M.F.A., Indiana University at Bloomington
B.F.A., Boston University
Art has been part of Professor Driscoll’s life from an early age. “My interest began, mostly because that was the most comfortable place to express myself. Later, I saw it as a powerful tool for expression.”
Professor Driscoll began teaching quite young and found she not only enjoyed it but was good in communicating how students could be free to create.” “I am most interested in having a varied student body with differing skill levels, knowledge and background. The sharing of different ideas in the classroom creates an exciting learning experience for all.”
Professor Driscoll’s career has been wide-ranging. “I have built large-scale sculptures outdoors in exhibitions for museums, galleries, universities and cities. I built one in the state of Washington, for a University in Virginia and the largest piece for the DeCordova Museum and Sculpture Park in Lincoln, Massachusetts.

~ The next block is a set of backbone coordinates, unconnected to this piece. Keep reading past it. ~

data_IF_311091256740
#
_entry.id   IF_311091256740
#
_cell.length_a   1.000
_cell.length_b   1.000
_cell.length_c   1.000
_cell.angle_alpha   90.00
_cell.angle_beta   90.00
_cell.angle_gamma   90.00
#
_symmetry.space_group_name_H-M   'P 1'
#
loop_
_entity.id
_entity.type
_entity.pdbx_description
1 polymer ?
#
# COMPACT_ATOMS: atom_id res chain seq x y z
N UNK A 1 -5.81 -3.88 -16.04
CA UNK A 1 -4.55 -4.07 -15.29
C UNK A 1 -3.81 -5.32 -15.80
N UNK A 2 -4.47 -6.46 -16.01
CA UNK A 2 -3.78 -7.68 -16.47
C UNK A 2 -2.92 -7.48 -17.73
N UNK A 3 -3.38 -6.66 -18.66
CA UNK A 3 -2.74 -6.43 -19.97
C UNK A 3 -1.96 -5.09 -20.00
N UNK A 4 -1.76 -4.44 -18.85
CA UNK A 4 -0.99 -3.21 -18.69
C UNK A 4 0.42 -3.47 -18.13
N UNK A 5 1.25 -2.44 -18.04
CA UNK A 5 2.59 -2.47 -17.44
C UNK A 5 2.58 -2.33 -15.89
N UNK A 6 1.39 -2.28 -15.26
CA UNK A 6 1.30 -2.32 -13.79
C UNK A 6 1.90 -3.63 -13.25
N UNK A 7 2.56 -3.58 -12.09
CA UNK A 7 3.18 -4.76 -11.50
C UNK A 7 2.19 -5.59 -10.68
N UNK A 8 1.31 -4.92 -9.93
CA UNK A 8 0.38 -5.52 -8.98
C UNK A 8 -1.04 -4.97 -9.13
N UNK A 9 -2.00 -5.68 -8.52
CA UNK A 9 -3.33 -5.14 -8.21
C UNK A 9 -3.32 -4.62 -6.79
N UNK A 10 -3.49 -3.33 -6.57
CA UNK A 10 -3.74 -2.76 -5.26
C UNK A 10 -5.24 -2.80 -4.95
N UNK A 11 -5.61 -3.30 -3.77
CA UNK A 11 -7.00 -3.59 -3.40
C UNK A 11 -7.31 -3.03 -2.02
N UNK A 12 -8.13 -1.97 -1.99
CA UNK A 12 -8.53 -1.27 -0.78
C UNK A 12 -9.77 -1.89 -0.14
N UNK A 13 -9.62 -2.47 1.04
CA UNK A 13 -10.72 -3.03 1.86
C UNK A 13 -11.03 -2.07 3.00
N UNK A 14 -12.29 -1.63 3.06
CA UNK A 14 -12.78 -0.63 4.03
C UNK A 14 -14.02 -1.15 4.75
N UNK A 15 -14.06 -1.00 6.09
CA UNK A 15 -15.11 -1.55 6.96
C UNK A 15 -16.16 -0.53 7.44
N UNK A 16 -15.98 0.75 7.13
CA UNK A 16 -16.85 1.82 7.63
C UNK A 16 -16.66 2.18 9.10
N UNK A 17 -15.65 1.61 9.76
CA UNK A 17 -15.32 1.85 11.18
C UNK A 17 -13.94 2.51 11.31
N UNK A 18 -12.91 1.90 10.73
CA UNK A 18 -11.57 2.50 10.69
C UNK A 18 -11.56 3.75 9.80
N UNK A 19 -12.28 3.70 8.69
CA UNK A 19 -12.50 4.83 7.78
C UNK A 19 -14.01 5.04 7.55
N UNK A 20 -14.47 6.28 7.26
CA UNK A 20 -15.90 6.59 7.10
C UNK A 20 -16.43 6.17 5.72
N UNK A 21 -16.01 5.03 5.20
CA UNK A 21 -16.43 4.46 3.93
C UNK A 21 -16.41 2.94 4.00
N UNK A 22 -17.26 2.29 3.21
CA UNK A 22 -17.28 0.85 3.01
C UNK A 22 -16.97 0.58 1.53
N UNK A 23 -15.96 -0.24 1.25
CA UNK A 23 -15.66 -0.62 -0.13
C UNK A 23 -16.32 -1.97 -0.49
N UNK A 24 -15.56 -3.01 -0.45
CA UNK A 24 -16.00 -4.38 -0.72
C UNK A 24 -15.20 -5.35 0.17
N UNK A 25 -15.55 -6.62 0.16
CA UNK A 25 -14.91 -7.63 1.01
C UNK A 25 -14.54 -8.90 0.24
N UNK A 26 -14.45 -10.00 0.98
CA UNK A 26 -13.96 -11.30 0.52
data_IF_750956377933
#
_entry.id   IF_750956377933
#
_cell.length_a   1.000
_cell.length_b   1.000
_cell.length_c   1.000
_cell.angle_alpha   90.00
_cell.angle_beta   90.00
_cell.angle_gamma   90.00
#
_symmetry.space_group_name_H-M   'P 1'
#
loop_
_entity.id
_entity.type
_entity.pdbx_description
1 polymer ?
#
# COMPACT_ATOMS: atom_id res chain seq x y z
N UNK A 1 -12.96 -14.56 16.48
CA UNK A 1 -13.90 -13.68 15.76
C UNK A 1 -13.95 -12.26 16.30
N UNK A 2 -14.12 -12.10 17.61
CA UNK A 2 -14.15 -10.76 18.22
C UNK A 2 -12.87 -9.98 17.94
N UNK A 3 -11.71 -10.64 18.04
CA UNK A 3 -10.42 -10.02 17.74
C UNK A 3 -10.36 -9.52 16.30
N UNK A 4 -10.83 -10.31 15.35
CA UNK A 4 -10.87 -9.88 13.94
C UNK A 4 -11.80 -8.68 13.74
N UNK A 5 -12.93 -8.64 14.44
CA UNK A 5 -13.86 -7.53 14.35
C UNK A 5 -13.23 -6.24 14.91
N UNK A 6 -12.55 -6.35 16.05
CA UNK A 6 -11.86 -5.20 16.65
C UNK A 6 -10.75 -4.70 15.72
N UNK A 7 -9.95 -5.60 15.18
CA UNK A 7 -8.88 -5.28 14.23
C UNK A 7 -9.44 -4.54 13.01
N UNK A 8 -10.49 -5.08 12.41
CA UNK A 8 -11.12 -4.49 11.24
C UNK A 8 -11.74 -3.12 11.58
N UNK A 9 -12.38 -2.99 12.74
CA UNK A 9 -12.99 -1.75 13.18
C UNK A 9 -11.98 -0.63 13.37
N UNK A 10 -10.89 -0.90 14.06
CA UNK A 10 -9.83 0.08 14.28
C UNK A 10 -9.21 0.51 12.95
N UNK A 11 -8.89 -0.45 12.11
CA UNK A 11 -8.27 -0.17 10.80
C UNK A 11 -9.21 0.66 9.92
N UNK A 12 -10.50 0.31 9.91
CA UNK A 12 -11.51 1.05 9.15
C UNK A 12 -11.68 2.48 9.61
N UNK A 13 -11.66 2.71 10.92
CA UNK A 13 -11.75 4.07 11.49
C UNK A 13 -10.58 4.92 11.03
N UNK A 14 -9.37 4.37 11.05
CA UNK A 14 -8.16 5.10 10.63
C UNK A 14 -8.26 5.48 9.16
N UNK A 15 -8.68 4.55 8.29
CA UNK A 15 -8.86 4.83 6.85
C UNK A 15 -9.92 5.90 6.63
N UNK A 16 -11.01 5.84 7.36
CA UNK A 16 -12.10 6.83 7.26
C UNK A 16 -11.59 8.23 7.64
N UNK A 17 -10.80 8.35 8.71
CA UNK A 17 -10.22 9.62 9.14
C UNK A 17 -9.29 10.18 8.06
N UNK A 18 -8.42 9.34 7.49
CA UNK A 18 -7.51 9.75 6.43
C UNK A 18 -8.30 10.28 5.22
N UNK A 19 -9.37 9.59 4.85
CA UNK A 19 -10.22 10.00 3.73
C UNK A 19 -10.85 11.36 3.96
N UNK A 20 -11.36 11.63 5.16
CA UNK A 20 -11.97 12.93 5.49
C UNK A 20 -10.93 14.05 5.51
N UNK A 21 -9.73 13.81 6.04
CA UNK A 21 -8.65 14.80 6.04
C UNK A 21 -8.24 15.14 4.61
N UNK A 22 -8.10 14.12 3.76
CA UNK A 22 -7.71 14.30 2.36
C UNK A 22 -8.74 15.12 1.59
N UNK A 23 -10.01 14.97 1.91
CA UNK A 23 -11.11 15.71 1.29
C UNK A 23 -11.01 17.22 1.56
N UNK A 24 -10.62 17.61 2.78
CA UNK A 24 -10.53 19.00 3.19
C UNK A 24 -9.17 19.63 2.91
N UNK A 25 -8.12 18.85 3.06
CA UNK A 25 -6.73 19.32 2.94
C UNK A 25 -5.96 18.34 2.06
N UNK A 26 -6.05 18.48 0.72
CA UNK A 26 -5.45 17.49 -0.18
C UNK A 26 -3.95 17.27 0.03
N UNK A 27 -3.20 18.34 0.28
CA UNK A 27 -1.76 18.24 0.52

Professor Driscoll has received grants, one from the Taconic foundation and has taught in Saudi Arabia.
Professor Driscoll teaches Two and Three Dimensional Design and History of Modern and Contemporary Art. In both courses, she says, “I bring my love and understanding of art and design into the classroom to teach students the power of understanding a visual language. In the two and three dimensional design course, I teach how compositions are structured and aid the student in learning how these can be best used to communicate visual ideas through design.”
In the art history course she shares her knowledge of the exciting world of art over time, especially modern and contemporary art that fully inspires and is intertwined in the current trends in all fields of design.
The field of art is never boring. “Art is always evolving. Art is a truly inventive field which has been influencing designers throughout history to take more chances in creating. Art and design are fully intertwined now, so much so, that if you look at any field of design you can see art as the basic core.”
Becoming a successful creative artist is not an easy path, she tells her students, “but to mix a love and knowledge of art with design will make you a more successful designer.”